5. ^ Six Flags (September 28, 2005). "Six Flags Great Adventure Will Debut Monstrous Wooden Roller Coaster in Newly-Themed Area and New Looney Tunes Kids' Section In 2006" (Press release). PR Newswire. Archived from the original on March 4, 2016. Retrieved January 20, 2013.
  6. ^ a b c Amsel, Michael (December 21, 2005). "El Toro Takes Shape". Asbury Park Press. p. 23. Retrieved September 7, 2022.
  7. ^ a b Porio, Matt (November 15, 2005). "Ocean County Native Makes Waves". Asbury Park Press. p. 22. Retrieved September 7, 2022.
  8. ^ "Six Flags Great Adventure Tops Off New Roller Coaster". Ultimate Roller Coaster. December 20, 2005. Archived from the original on November 6, 2012. Retrieved January 15, 2013.
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  10. ^ "The gate is open for a new coaster!". Coaster-Net. June 12, 2006. Archived from the original on December 19, 2011. Retrieved January 21, 2013.
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  12. ^ Oglesby, Amanda (September 5, 2013). "Rolling Thunder coaster to roar no more". Asbury Park Press. pp. A7. Retrieved September 7, 2022.
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  14. ^ a b "El Toro POV". YouTube. Archived from the original on July 21, 2012. Retrieved January 19, 2013.
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  16. ^ "El Toro - Six Flags Great Adventure (Jackson, New Jersey, United States)". rcdb.com. Retrieved October 19, 2023.
  17. ^ Saypol, Zach. "Kia Train with Side Pads".
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  24. ^ Marden, Duane. "Record Holders  (Statistic: Drop, Type: Wood)". Roller Coaster DataBase.
  25. ^ "El Toro may be down for the season | Roller Coasters, Theme Parks & Attractions Forum". Archived from the original on August 28, 2013. Retrieved August 29, 2013.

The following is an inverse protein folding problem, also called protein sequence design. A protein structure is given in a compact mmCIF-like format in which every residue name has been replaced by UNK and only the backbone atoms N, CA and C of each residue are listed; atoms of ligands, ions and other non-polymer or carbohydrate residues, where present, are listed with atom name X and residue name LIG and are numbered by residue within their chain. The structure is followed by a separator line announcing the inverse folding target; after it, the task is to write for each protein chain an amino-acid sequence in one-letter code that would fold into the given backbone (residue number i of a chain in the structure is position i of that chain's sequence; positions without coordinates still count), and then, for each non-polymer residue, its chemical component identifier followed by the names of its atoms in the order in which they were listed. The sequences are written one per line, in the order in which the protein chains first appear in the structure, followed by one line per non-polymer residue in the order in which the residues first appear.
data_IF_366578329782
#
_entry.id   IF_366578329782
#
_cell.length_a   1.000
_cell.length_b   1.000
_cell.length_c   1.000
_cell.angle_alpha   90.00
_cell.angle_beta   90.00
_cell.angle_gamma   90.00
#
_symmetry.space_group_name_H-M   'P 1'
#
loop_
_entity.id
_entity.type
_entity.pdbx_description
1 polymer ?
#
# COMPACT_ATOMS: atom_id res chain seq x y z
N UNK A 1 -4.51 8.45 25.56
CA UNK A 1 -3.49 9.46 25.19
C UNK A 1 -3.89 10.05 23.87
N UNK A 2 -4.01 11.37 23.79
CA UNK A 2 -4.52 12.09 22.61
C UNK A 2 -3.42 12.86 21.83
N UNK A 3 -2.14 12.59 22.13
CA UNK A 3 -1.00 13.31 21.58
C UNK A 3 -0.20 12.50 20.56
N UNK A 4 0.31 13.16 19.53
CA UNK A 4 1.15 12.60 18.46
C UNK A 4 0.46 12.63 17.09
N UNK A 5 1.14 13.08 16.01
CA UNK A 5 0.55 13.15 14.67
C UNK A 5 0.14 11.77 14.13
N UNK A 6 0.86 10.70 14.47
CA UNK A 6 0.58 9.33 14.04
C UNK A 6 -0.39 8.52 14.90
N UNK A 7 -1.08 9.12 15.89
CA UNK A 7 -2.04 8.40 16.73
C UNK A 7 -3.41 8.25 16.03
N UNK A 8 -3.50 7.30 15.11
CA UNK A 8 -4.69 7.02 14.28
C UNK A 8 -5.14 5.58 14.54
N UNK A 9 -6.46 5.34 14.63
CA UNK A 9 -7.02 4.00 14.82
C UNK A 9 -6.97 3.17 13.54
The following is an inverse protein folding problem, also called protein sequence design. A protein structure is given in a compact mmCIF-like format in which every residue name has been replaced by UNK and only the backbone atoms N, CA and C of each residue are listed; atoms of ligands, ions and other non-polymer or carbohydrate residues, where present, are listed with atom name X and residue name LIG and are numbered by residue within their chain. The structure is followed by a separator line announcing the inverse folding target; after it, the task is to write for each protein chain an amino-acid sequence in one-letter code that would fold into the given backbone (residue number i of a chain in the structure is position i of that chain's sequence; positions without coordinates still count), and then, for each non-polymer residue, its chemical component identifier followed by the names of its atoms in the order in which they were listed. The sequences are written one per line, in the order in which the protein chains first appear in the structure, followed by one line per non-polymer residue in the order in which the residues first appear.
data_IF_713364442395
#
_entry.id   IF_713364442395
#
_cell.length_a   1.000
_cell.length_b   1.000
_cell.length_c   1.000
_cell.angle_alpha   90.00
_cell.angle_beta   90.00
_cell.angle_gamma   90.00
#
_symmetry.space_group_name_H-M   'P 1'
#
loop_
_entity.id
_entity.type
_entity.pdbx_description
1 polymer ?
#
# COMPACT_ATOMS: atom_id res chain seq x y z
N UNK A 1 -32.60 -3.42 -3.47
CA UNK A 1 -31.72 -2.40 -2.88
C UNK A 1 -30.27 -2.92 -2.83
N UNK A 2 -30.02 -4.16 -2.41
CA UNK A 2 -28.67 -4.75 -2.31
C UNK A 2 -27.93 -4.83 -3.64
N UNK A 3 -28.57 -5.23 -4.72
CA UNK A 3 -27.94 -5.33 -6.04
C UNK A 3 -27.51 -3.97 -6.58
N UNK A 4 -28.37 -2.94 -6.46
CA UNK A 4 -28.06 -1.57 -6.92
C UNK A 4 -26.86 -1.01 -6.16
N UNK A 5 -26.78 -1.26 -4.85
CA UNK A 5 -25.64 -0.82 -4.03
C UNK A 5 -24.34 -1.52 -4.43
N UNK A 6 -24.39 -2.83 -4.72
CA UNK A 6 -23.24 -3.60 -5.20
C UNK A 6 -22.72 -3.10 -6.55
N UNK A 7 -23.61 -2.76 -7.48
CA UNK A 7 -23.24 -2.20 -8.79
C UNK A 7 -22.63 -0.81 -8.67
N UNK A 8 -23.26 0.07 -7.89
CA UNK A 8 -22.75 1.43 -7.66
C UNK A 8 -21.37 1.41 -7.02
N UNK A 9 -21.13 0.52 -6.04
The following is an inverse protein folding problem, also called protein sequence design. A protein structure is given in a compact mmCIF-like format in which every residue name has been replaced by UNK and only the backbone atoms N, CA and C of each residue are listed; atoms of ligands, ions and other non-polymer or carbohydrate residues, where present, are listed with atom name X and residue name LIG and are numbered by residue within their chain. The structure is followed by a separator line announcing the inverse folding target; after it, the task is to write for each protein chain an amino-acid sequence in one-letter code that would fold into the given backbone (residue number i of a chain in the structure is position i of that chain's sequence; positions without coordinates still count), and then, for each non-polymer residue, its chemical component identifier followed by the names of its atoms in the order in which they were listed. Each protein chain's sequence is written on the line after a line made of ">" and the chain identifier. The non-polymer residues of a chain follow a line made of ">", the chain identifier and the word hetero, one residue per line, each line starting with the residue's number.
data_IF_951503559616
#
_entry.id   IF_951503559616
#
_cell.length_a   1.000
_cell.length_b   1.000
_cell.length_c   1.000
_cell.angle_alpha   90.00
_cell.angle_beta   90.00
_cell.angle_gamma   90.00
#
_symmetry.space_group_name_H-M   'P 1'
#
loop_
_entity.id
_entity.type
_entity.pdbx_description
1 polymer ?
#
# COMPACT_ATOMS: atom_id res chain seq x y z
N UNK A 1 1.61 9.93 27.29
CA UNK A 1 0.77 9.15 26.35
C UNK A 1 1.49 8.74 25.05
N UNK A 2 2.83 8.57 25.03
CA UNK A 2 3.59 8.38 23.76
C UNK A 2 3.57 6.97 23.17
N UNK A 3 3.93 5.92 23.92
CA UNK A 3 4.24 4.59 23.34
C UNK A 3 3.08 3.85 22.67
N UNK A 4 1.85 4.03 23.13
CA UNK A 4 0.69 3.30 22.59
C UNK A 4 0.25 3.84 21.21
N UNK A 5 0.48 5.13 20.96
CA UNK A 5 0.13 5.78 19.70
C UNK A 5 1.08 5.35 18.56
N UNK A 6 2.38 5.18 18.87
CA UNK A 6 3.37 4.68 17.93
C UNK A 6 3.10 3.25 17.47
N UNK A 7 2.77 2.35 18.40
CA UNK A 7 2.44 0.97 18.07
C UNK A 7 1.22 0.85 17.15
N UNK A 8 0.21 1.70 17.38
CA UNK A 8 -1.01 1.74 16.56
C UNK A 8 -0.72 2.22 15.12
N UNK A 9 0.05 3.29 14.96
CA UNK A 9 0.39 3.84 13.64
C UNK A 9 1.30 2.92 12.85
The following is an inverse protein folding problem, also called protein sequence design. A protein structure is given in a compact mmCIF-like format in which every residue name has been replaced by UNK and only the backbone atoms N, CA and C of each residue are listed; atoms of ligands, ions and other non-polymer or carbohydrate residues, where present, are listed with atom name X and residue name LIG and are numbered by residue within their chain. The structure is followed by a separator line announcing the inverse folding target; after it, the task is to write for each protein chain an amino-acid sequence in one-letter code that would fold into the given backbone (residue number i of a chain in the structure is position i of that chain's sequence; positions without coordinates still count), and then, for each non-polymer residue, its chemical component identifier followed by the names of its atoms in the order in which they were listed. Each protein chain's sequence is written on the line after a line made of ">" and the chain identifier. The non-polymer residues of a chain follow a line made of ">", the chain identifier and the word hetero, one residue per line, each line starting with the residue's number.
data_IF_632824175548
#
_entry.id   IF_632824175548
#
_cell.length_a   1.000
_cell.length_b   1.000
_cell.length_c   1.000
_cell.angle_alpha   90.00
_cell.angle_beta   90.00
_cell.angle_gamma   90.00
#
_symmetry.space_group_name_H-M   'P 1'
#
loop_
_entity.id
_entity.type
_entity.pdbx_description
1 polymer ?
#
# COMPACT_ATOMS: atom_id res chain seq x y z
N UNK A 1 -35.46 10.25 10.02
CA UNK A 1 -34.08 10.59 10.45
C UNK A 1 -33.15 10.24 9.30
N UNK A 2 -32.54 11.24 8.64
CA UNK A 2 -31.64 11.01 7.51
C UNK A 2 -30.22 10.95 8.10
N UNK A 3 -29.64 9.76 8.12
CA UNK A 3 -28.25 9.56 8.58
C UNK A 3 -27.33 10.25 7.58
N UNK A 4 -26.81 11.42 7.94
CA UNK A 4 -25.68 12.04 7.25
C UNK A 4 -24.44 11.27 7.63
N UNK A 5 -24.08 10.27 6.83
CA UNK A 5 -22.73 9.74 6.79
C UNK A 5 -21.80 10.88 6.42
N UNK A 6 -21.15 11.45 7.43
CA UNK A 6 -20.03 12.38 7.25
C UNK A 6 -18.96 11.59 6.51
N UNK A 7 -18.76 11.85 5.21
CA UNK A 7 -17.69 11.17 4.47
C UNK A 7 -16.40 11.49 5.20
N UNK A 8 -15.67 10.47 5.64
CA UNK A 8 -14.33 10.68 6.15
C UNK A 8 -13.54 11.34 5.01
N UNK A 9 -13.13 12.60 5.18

26. ^ a b Serrano, Ken (June 30, 2021). "New Jersey shuts down El Toro roller coaster at Six Flags Great Adventure after derailment". Asbury Park Press. Archived from the original on November 5, 2021. Retrieved July 1, 2021.
  27. ^ a b Wall, Karen (June 30, 2021). "Six Flags' El Toro Coaster Shut Down After Incident: Report". Patch. Archived from the original on June 30, 2021. Retrieved July 1, 2021.
  28. ^ a b Westbrook, Elijah (August 26, 2022). "13 hurt on El Toro roller coaster at Six Flags Great Adventure after ride hit "pothole" on track, park worker tells CBS2". CBS News. Retrieved September 5, 2022.
  29. ^ Rodas, Steven (February 10, 2022). "Six Flags fined after roller coaster El Toro partially derailed, ride required repairs". NJ Advance Media. NJ.com. Archived from the original on February 12, 2022. Retrieved February 14, 2022.
  30. ^ Veness, Simon (March 30, 2022). "Six Flags Great Adventure opening dates announced for the 2022 season". Attractions Magazine. Retrieved September 5, 2022.
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  36. ^ a b "Six Flags Coaster in Frightening NJ Accident to Stay Shut Down Over Safety Concerns". NBC New York. September 21, 2022. Retrieved September 22, 2022.
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External links edit